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Designing a Better Recruiting Experience for Hot Bread Kitchen’s Culinary Training Program

Expansion and change are prime opportunities for learning, and Hot Bread Kitchen’s training team has done some significant expanding, changing, and learning over the past year. In 2018, we have worked to scale our program with the goal of doubling the number of women we train for culinary careers. To tackle the challenges inherent in growing any program, our team has implemented an empathy-based, human-centered design approach called “design thinking.” 

Design thinking hinges on a strong understanding of the client or user. For us, this means striving to better understand the women for whom we are designing our training program —to know more intimately their needs, desires, motivations, and barriers.

The Opportunity

We saw opportunity to utilize design thinking in scaling our outreach program to accommodate our new cohort model. In the past, we onboarded 3-5 women a month, but in 2018 we accepted 25-35 women per cohort. An expansion of this scale required building new partnerships to extend our reach into New York City communities where we’ve had a limited presence before. It also required us to think creatively about new recruiting strategies.


Journey Mapping and Persona Development

Through professional development experiences such as a bootcamp with The Design Gym and webinars with the Urban Institute and Citi Community Progress Makers cohort, we learned how to implement design thinking as a tool for approaching our challenges. As a start, we set out to learn from the experiences of our trainees. At an alumnae event, we held a journey mapping session in which we explored the paths that each graduate took to get to us. In small groups, each graduate created a visual representation of her journey to Hot Bread Kitchen. Then, we held a discussion where we dove into each journey, including questions like:

  • What was her motivation?
  • Was she looking for a job or an opportunity to learn a new skill?
  • Where did she hear about us?
  • What steps did she take before she decided to apply?

Using what we learned in the journey mapping session, we grouped common themes and experiences into similar categories to develop two trainee personas. One persona was pushed by isolation. Many women in this category had never worked in the United States or outside the home, and were isolated in their communities. They were motivated by the opportunity to learn English, work outside the home, and gain financial independence. Another persona described women who were actively seeking jobs at the time they applied for the program, but hadn’t had any luck in their job search. They had held jobs before, but were having trouble finding a good job due to discrimination, lack of experience, or English level.  These profiles, rooted in the journey mapping experience and based our aggregated experience with our clients, helped us to understand the unique concerns, experiences, and motivations of different participants and design outreach solutions to meet their distinct needs.

Testing, Feedback, Iteration

During our journey mapping and trainee persona development process, it became clear that women who had never before held a job in the United States often went through a “verification” process before applying to our program: they talked to a trusted family member, looked us up online, or even stopped by Hot Bread Kitchen to verify our legitimacy before taking the step to fill out an application. Our free culinary training and job placement program can sound too good to be true! To best respond to the concerns of these women, we tested an open house at the International Culinary Center to allow interested applicants from immigrant communities to see the training firsthand, meet some of our staff, and ask questions. Three women attended our first open house in November 2018. One woman brought her husband, who was also able to see the training and ask questions. For many women we serve, especially in South Asian immigrant communities, the husband’s support is a huge factor in being able to participate in the training. By inviting husbands to attend the open house as well, women are able to eliminate that barrier to access. We plan to continue to build and test this open house model to engage potential new trainees. We also used our learnings from the journey mapping and trainee persona activity to adjust our program messaging and design our recruiting activities for the future.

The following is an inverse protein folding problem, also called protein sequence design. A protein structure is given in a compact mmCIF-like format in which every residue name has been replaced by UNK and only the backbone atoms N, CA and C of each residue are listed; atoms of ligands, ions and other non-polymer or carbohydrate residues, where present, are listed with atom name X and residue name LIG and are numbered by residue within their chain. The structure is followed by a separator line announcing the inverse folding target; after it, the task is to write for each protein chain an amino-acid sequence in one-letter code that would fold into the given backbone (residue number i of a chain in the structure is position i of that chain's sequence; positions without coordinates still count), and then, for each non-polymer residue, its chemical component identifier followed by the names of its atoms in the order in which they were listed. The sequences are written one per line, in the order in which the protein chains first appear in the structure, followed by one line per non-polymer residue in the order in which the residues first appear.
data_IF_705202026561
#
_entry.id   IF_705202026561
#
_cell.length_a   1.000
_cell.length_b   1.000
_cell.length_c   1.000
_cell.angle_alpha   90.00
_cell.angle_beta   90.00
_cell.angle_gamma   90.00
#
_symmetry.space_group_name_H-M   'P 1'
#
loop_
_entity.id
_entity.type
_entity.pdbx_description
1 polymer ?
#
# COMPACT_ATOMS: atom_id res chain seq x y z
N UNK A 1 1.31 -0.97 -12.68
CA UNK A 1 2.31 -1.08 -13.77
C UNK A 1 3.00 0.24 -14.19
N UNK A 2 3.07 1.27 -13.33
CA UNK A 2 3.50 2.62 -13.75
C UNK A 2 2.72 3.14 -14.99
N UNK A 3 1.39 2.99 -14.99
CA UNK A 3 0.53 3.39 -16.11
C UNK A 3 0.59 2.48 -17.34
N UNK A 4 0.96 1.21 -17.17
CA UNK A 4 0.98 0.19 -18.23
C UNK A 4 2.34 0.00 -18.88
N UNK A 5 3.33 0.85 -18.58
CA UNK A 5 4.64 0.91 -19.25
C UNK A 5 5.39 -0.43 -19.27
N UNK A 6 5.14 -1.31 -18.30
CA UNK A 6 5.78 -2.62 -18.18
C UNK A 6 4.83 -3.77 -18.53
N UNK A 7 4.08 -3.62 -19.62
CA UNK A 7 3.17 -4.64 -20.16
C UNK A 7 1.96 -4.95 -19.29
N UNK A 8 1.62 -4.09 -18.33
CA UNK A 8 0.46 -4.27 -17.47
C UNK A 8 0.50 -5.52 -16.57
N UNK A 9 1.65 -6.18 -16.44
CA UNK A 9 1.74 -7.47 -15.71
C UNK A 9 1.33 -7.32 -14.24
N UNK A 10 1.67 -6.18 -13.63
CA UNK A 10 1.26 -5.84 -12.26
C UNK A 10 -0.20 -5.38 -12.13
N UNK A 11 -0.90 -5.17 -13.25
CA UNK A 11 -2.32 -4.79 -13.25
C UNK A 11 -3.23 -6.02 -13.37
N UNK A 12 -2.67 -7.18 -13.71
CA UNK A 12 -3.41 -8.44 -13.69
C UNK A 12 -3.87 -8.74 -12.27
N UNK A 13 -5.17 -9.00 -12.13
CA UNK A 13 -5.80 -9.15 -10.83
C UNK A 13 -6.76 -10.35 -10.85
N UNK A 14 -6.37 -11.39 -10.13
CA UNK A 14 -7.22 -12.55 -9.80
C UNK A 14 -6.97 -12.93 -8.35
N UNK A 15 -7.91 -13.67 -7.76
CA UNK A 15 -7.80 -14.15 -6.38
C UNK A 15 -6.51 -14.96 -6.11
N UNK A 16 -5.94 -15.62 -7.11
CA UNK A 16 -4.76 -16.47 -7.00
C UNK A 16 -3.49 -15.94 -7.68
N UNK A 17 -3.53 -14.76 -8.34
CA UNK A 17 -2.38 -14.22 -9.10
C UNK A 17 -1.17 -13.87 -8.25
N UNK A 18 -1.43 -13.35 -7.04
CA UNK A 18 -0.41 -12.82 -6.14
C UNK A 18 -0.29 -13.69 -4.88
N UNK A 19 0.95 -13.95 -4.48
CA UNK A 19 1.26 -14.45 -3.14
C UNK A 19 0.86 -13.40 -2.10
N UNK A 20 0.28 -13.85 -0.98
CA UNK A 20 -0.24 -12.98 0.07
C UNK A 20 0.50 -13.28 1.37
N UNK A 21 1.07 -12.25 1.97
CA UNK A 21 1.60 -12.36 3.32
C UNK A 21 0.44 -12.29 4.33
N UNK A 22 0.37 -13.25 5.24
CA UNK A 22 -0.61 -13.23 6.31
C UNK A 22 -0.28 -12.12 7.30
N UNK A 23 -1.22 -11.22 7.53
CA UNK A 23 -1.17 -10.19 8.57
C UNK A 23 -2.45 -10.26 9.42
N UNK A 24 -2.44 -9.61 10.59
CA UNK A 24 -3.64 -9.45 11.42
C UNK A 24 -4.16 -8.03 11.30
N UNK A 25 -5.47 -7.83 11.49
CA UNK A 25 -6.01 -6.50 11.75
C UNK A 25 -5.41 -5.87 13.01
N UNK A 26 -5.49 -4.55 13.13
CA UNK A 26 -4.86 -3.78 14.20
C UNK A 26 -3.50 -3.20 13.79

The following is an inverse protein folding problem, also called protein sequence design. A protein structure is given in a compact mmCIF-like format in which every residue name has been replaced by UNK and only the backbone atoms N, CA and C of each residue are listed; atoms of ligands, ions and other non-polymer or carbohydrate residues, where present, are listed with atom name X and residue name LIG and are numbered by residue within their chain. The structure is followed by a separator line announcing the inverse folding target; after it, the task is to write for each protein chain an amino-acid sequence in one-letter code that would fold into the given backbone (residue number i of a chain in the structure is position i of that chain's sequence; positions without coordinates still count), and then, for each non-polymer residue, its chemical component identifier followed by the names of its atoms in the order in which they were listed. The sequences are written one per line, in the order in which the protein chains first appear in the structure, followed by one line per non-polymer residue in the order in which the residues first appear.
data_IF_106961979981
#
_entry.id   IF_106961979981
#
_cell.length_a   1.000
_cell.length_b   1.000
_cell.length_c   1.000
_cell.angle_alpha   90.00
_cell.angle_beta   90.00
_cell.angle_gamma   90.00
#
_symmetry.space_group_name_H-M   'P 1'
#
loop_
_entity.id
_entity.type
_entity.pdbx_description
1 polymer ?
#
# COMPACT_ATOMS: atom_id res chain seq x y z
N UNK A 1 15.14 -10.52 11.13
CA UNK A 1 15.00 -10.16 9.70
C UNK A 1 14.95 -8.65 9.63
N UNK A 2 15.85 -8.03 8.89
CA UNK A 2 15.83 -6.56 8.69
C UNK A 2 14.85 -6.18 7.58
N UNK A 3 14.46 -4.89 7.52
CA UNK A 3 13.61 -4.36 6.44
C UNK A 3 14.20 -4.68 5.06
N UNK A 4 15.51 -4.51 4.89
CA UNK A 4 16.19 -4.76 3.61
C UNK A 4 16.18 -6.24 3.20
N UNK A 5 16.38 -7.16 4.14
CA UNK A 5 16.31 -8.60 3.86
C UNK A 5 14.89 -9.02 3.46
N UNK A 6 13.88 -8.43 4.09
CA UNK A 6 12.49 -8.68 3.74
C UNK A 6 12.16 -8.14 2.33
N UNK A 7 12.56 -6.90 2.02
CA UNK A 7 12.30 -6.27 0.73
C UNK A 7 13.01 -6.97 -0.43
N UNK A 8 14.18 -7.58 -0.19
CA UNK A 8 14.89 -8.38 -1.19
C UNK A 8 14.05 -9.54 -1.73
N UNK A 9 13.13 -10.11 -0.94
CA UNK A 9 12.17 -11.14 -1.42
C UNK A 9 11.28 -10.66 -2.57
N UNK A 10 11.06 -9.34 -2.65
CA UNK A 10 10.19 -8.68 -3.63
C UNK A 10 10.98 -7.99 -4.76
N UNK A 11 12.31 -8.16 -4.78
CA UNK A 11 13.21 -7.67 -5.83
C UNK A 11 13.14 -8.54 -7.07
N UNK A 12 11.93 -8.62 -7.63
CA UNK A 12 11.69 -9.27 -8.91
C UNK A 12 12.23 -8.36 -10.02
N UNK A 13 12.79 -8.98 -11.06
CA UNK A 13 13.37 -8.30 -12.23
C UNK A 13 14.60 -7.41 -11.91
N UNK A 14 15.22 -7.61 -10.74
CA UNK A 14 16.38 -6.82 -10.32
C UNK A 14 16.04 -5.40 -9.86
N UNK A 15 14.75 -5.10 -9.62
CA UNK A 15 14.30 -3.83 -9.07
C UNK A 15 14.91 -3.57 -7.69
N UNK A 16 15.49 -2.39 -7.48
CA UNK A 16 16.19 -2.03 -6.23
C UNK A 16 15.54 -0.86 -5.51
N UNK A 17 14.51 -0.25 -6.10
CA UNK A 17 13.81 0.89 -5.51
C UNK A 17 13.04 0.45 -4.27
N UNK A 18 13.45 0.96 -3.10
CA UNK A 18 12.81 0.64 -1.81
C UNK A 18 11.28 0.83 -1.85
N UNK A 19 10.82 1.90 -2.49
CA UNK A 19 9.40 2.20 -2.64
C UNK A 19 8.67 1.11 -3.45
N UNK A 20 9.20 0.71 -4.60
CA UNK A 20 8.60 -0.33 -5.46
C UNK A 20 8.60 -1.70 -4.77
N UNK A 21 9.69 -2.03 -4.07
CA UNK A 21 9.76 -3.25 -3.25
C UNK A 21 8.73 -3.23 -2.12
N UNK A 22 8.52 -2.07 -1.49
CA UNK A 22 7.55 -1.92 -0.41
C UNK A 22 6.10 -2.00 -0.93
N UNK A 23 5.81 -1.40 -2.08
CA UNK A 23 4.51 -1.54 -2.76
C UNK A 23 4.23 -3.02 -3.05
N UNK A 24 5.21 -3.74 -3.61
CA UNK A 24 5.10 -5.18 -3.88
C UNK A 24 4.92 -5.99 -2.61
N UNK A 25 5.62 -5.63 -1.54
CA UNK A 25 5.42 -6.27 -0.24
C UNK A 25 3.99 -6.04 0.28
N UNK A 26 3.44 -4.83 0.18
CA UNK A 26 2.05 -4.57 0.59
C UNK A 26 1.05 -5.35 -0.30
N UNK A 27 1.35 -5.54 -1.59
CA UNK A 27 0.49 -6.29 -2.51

Another tenet of design thinking is the incorporation of client feedback into program design. We use regular surveys throughout training to collect real-time feedback on kitchen skills and professional readiness training. Every day after training, participants receive a text with a link to a short survey. We use the responses to make adjustments to our curriculum in real time, address any challenges that surface, and ensure that our training is resonating with the participants. In these surveys, we also capture how women are feeling about their readiness for the workplace to help us better prepare them for the next phase of the program—job placement.

Design thinking has allowed us to move forward with empathy for the women at the heart of our work and to incorporate their feedback into all aspects of our program. It has already made us more creative in our approach, more responsive to feedback, and more centered on our graduates. It can only make us better advocates for the women in our program and make our program stronger moving forward, ensuring that many more women gain access to economic opportunity through careers in food.

Kelsey Minten, Social Impact Programs Coordinator